The increasing costs of the service are currently £12K a day reflecting medical advances and technical developments, increasing activity and longer operational hours. Mike touched upon the cross regional support that may happen with other Air Ambulance Charities and other medical rescue liaisons.

He finished by reminding the audience that no funding support is made by Central or Local Government  and the charity is dependant on support from individuals and groups and pointed us in the direction of the Y.A.A. website which details the role of volunteers in fund-raising, recycling through their textile banks and the importance of Gift Aid with donations.

An interested and appreciative audience asked questions during and after the talk and individual donations were gratefully made and received  at the end of the meeting. A total of £113-40 was given by individuals and £40 from Forum funds gave a total donation to the Service of £153-40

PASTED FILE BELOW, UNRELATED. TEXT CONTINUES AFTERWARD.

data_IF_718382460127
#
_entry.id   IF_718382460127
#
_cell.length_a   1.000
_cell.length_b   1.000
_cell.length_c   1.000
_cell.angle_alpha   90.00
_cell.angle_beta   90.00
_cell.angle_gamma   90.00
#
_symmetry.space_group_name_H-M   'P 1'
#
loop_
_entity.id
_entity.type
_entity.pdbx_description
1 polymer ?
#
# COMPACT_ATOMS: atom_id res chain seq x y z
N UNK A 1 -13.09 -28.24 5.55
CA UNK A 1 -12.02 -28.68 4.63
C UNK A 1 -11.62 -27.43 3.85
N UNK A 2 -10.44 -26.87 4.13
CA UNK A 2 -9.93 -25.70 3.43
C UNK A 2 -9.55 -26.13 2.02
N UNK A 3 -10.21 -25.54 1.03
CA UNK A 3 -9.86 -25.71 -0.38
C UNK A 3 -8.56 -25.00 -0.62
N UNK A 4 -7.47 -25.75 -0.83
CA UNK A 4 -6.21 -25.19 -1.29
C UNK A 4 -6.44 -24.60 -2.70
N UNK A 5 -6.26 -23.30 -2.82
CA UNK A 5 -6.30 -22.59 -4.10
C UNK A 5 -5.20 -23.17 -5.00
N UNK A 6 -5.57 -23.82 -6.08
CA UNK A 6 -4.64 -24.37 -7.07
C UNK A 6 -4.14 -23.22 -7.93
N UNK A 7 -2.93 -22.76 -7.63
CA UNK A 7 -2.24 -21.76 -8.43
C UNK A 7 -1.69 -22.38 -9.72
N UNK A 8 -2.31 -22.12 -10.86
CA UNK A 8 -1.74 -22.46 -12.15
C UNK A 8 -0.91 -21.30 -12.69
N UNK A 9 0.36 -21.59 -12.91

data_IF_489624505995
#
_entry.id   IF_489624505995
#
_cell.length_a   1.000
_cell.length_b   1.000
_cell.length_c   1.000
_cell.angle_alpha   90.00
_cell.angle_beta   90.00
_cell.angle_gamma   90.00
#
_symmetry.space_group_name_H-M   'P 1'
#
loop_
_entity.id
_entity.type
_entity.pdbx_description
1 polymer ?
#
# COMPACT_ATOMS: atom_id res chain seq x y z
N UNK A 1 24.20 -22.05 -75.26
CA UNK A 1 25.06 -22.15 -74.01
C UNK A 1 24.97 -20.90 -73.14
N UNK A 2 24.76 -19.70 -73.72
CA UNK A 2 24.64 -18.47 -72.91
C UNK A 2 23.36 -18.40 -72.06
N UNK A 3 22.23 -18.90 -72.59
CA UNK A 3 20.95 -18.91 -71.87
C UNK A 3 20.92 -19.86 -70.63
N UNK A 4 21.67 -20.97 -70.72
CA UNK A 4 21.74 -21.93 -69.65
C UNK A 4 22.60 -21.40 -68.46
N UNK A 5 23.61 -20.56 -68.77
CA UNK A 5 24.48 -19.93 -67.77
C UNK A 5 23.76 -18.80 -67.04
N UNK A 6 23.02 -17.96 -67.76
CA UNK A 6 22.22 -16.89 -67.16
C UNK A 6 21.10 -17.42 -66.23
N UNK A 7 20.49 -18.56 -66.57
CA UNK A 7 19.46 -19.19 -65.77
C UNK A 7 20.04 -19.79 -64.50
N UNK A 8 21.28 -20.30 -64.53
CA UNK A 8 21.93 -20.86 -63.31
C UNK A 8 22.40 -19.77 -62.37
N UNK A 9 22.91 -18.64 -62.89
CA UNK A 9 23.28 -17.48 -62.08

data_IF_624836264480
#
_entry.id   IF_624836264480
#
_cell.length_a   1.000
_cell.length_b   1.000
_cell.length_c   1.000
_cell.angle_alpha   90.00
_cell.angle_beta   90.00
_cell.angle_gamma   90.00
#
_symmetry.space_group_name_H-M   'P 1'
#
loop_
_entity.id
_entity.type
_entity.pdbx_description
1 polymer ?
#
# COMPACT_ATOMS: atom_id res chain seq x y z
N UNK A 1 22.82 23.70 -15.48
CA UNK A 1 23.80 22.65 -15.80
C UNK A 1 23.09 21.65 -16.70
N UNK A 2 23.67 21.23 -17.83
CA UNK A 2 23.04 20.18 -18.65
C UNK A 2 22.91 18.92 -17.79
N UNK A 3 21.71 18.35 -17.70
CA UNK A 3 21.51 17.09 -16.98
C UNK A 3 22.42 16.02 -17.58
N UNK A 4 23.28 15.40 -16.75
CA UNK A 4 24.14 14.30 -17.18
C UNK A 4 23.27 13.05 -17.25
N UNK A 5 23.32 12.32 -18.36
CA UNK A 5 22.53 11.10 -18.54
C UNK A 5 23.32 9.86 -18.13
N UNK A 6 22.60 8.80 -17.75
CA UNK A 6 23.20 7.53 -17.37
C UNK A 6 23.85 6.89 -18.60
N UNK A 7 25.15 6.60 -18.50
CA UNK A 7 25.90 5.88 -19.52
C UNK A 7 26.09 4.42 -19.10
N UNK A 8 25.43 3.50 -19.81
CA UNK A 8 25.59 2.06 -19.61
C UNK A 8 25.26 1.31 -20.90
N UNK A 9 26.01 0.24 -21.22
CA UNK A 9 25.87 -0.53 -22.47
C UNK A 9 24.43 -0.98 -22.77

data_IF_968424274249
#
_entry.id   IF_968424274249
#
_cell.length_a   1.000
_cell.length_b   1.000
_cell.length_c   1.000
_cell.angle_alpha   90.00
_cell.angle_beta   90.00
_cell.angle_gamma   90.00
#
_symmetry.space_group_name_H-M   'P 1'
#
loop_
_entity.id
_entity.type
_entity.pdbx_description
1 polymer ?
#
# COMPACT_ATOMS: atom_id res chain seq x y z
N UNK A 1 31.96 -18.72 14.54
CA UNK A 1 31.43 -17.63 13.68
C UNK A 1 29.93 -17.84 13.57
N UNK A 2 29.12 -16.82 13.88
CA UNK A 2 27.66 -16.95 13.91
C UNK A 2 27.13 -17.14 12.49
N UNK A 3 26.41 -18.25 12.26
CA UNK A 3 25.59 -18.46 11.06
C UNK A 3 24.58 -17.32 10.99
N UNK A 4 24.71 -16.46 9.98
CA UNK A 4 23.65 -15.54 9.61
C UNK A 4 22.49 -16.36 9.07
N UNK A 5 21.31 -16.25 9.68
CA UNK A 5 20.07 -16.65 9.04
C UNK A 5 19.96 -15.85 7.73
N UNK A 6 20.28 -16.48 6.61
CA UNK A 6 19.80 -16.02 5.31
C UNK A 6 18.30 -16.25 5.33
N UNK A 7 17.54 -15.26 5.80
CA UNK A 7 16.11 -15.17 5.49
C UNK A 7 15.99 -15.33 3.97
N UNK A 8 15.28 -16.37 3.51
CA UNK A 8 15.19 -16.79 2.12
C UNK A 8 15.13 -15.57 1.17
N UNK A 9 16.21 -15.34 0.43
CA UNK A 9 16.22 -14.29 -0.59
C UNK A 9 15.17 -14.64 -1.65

The Vote of Thanks on behalf of 45 attendees was given by John Corby.

 

NEIL RAMSHAW   SECRETARY

SECRETARY’S REPORT

The meeting opened at 1030a.m. under the auspices of His Honour Judge Derek Clarkson Q.C. who advised of three apologies having being offered.. His ice breaker for this week saw him share an amusing Snow White cartoon involving seven felons and relating to the current Westminster shenanigans. He gave an additional tale that had an international flavour looking at the Paris approach to female harassment and authority’s response as represented by the Gendarmerie!!

Under “Initial Notices” John Taylor stressed the need for Christmas Lunch bookings to be made a.s.a.p. as there is a limit of seventy-two and received orders are already in the sixties.

Mike South took to the floor to advertise the Church Christmas Fayre on Saturday November 25th and encouraged members to attend and spend some money!